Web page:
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Kubernetes has become the standard system for deploying and managing clusters of containers. But the vision of the project goes beyond managing containers. The long-term goal is to democratize the ability to build distributed systems.
Brendan Burns is a co-founder of the Kubernetes project. He recently announced an open source project called Metaparticle, a standard library for cloud-native development:
Metaparticle builds on top of Kubernetes primitives to make distributed synchronization easier… It supplies language independent modules for locking and leader election as easy-to-use abstractions in familiar programming languages.
After decades of distributed systems research and application, patterns have emerged about how we build these systems. We need a way to lock a variable, so that two nodes will not be able to write to that variable in a nondeterministic fashion. We need a way to do master election, so that if the master node dies, the other nodes can pick a new node to orchestrate the system.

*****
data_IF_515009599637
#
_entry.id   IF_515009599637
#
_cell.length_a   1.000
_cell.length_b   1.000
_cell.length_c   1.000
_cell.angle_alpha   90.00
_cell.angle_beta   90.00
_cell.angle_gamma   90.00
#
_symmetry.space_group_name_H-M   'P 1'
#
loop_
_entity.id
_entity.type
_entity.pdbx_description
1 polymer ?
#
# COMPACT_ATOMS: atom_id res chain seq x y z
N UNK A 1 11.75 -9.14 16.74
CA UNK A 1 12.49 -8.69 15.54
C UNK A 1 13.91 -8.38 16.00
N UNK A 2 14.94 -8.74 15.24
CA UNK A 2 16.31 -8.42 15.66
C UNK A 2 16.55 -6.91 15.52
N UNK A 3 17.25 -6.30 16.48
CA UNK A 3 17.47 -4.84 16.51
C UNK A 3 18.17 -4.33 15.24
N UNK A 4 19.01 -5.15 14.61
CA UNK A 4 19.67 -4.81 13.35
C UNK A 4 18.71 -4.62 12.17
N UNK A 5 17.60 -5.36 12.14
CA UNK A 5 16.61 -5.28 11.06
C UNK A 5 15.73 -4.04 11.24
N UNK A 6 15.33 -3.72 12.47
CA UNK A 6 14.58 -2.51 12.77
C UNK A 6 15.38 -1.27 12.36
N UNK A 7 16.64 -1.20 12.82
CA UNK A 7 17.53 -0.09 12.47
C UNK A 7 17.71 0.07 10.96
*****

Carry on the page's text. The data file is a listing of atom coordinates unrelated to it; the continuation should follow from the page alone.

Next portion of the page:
We know that just about every distributed application needs locking and leader election–so how can we build these features directly into our programming tools, rather than bolting them on?
With Kubernetes providing a standard operating system for distributed applications, we can start to build standard libraries that assume we have access to underlying Kubernetes primitives. Instead of calling out to external tools like Zookeeper and etcd, a standard library like Metaparticle will abstract them away.
An example: if I am writing a system to do distributed mapreduce, I would like to avoid thinking about node failures and race conditions. Brendan’s idea is to push those problems down into a standard library–so the next developer who comes along with a new idea for a multi-node application has an easier time.
Brendan Burns currently works as a distinguished engineer at Microsoft, and he joins the show to discuss why it is still hard to build distributed systems and what can be done to make it easier. This is the second time we have had Brendan on the show. The first time he came on, he discussed the history of Kubernetes, and some of the design decisions of the system. This episode was more about the future. Full disclosure: Microsoft (where Brendan is employed) is a sponsor of Software Engineering Daily.
Get a free digital copy of Brendan’s new O’Reilly book, Designing Distributed Systems: http://aka.ms/sedaily
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